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In U.S., Hopes for Arab-Israeli Peace Still Low, but Up Slightly

In U.S., Hopes for Arab-Israeli Peace Still Low, but Up Slightly

PRINCETON, NJ -- President Obama has revved up his call for Israeli-Palestinian peace talks this week in advance of his major Middle East policy address on Thursday and meetings with Israeli Prime Minister Benjamin Netanyahu on Friday. Gallup's annual update of Americans' outlook for the conflict finds 38% optimistic that Israel and the Arab nations will someday live in peace, but 60% are doubtful this will occur.

1997-2011 Trend: Outlook for Peace Between Israel and Arab Nations

This year's result is based on Gallup's annual World Affairs survey, conducted Feb. 2-5, as the popular uprising in Egypt against former President Hosni Mubarak was in full swing. The 38% of Americans now optimistic about the chances for Mideast peace represents a minor rebound after the near-record-low outlook of 30% Gallup found in 2010. The absolute lowest, 27%, was recorded in July 2006 during the Israeli-Hezbollah war in southern Lebanon.

While Americans' optimism about Arab-Israeli peace has since remained low, it has shown longer-term variations, and has a history of rebounding -- particularly after the U.S.-brokered peace talks in 1999 and 2005.

All three party groups in the U.S. became a bit more optimistic about the chances for Arab-Israeli peace between February 2010 and February 2011. This includes a 10-point increase in the percentage of Democrats saying peace will come about (from 39% to 49%) and 8-point increases among Republicans and independents.

2001-2011 Trend: Outlook for Peace Between Israel and Arab Nations, by Party ID

Since 2005, Democrats have tended to be the most optimistic on this question, but that has expanded in recent years, first with a decline in Republican optimism amid internal Palestinian violence between Fatah and Hamas factions, and then with independents' optimism declining after Obama took office in 2009.

Democrats' views about the conflict have been fairly steady since 2001, except for brief spurts of optimism in 2003 (after the appointment of Mahmoud Abbas as Palestinian prime minister) and in 2005 (coincident with a Palestinian-Israeli peace summit in Sharm el-Sheikh, Egypt, that led to a cease-fire). These increases in optimism were seen among all three party groups.

Among major American subgroups, only young adults are currently more likely than Democrats to believe Mideast peace will happen. In fact, a slight majority of adults aged 18 to 29 (55%) now believe peace will eventually come about, compared with roughly a third of all older age groups.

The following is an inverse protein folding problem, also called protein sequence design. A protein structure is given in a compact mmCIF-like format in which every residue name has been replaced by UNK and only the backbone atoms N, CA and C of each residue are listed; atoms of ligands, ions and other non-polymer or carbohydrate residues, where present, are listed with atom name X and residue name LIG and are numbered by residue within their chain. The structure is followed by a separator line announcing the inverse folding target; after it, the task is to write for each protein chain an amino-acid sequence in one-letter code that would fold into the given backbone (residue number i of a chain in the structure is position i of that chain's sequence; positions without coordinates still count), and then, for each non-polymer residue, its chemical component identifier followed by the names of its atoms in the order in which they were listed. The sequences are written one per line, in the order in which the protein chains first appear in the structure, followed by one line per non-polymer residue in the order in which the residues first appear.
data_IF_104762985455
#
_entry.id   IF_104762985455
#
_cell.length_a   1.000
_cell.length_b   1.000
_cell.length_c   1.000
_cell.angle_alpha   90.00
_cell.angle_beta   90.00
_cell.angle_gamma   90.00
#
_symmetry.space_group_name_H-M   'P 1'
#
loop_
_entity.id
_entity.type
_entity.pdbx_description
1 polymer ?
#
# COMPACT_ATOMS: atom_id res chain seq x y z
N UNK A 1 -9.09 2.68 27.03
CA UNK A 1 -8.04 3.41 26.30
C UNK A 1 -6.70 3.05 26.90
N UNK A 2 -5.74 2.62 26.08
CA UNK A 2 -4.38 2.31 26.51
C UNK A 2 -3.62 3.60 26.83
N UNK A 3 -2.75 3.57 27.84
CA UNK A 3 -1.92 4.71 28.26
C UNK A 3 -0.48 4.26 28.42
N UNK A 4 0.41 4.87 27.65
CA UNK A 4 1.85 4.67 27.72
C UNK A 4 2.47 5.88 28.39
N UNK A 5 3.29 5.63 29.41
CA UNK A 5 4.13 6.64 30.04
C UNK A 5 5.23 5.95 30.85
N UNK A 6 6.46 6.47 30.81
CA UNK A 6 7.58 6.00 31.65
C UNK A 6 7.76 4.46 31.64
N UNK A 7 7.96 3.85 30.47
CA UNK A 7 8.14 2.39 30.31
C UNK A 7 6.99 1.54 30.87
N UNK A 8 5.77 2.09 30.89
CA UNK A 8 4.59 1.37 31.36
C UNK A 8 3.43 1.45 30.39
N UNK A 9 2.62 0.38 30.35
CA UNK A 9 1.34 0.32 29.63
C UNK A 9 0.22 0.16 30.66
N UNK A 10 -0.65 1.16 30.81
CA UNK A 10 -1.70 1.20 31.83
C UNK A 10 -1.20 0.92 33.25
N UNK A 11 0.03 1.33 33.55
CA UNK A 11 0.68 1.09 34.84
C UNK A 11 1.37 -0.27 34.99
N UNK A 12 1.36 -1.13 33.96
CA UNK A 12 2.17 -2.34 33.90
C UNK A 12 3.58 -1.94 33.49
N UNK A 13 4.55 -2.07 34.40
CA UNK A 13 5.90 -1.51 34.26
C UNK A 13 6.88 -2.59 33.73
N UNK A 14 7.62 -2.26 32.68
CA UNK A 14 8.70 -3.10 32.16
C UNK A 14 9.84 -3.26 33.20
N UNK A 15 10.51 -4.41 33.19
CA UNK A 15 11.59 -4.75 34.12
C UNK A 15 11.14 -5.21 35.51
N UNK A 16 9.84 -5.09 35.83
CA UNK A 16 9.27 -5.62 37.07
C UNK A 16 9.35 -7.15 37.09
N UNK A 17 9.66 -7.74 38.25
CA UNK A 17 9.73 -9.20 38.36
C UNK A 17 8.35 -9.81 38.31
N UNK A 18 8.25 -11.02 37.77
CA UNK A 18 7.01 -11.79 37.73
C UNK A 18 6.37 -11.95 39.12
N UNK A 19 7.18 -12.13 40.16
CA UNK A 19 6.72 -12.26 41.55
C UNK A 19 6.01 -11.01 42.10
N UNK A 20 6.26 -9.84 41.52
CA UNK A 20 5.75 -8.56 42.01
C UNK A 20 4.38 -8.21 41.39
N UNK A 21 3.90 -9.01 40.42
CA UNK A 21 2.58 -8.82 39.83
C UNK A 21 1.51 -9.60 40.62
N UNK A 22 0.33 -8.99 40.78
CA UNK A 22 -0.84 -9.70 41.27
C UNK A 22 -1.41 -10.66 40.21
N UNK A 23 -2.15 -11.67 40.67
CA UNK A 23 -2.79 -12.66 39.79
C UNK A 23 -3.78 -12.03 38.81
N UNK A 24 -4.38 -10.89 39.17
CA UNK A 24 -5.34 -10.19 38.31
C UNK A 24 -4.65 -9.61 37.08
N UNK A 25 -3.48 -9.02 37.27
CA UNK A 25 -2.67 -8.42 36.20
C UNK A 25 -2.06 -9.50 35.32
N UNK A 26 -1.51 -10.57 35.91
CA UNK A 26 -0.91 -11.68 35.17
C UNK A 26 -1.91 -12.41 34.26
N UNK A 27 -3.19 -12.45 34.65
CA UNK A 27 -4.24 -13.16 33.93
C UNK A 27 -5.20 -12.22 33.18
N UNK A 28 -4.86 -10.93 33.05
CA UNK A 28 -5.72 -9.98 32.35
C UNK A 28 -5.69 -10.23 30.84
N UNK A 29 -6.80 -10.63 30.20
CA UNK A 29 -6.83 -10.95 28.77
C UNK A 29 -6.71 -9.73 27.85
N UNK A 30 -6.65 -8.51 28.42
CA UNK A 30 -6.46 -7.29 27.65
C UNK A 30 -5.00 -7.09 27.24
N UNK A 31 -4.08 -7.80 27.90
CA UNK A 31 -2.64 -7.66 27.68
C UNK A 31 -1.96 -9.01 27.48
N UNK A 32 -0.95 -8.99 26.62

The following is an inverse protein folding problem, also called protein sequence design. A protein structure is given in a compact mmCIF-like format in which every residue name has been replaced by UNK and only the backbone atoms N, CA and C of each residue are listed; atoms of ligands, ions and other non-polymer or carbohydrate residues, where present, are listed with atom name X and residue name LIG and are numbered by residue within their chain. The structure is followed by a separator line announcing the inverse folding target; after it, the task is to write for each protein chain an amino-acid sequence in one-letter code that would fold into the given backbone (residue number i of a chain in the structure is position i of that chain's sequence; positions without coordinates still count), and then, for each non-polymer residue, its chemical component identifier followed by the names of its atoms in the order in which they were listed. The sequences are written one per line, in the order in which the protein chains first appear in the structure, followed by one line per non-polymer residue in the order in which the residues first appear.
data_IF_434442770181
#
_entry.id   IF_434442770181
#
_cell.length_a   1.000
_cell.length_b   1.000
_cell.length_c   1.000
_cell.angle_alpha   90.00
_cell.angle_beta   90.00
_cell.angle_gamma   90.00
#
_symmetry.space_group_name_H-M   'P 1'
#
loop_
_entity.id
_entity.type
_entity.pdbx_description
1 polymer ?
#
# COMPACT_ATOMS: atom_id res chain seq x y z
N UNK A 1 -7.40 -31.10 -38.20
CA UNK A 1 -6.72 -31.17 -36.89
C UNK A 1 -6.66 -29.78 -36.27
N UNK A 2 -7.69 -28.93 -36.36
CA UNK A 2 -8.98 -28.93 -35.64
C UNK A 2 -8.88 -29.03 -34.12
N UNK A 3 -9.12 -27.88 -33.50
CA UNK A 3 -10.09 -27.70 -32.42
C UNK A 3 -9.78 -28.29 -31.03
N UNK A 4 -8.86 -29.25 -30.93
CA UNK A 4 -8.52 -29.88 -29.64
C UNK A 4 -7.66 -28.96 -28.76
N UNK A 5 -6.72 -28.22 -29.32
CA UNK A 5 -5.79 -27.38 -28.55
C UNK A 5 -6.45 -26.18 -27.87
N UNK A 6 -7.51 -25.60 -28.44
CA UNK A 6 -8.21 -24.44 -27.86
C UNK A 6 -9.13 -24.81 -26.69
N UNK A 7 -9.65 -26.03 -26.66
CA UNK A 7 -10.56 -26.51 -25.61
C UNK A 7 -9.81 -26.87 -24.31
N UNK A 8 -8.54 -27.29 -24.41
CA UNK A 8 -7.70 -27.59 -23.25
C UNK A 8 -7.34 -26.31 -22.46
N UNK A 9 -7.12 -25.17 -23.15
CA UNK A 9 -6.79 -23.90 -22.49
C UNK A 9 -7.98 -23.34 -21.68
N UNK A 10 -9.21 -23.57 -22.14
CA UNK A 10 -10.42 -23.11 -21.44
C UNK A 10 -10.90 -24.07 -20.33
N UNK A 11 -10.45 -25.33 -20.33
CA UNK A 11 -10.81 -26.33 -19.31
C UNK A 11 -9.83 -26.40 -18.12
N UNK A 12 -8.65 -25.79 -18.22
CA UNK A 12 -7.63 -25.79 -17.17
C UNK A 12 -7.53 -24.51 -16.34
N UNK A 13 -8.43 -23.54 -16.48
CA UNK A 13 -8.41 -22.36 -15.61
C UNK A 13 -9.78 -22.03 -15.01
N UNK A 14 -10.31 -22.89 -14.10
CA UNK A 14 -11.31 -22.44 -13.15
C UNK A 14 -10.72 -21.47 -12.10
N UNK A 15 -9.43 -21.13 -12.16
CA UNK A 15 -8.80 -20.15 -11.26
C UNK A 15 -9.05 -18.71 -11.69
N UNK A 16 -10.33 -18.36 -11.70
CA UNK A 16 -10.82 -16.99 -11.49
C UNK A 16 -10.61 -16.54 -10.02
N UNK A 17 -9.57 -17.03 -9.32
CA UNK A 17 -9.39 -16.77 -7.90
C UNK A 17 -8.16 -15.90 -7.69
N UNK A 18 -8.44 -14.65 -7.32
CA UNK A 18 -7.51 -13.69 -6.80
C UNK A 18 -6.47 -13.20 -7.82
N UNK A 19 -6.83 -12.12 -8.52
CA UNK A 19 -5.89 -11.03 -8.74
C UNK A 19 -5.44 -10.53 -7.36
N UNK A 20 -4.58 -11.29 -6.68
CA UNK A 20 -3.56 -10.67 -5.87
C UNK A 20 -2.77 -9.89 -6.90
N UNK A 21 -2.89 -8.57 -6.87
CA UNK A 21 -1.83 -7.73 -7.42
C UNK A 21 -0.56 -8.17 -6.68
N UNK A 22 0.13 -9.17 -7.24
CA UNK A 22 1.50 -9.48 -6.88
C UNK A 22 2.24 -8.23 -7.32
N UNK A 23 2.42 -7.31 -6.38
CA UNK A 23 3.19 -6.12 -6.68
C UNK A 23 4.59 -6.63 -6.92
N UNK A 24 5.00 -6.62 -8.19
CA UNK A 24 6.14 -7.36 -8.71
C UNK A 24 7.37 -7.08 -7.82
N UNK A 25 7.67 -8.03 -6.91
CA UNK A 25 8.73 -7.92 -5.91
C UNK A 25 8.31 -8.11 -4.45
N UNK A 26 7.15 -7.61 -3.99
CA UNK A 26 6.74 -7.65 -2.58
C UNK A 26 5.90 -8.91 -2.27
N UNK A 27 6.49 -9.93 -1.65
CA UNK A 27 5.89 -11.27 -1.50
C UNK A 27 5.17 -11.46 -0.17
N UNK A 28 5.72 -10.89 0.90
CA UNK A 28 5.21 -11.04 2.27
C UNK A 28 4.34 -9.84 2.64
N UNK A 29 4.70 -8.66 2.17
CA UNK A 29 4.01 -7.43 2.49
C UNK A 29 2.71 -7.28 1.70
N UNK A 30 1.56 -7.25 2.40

Bottom Line

Gallup polling on Mideast peace prospects since 1997 suggests Americans typically presume failure in the region unless real agreements at a peace table have recently been achieved, however temporal those have proved in the long term.

Today, the prospects for peace look as grim as ever, with President Obama's chief Mideast peace negotiator, George Mitchell, having recently tendered his resignation, and Palestinians and Israelis engaged in a new round of violent clashes. However, prior to these events, some Americans may have seen the youthful uprising in Egypt as emblematic of a broader demand for democratic reforms throughout the Middle East, and something that could result in a rapprochement with Israel. This could explain why optimism about the outlook for peace rose to 38% from 30% a year ago. Nevertheless, most Americans remain doubtful that peace is likely, and history suggests it will take much more than a verbal commitment to the peace process on the part of the U.S. president to change that.

Survey Methods

Results for this Gallup poll are based on telephone interviews conducted Feb. 2-5, 2011, with a random sample of 1,015 adults, aged 18 and older, living in the continental U.S., selected using random-digit-dial sampling.

For results based on the total sample of national adults, one can say with 95% confidence that the maximum margin of sampling error is ±4 percentage points.

Interviews are conducted with respondents on landline telephones (for respondents with a landline telephone) and cellular phones (for respondents who are cell phone only). Each sample includes a minimum quota of 150 cell phone only respondents and 850 landline respondents, with additional minimum quotas among landline respondents for gender within region. Landline respondents are chosen at random within each household on the basis of which member had the most recent birthday.

Samples are weighted by gender, age, race, Hispanic ethnicity, education, region, adults in the household, and phone status (cell phone only/landline only/both, cell phone mostly, and having an unlisted landline number). Demographic weighting targets are based on the March 2010 Current Population Survey figures for the aged 18 and older non-institutionalized population living in U.S. telephone households. All reported margins of sampling error include the computed design effects for weighting and sample design.

In addition to sampling error, question wording and practical difficulties in conducting surveys can introduce error or bias into the findings of public opinion polls.

View methodology, full question results, and trend data.

For more details on Gallup's polling methodology, visit

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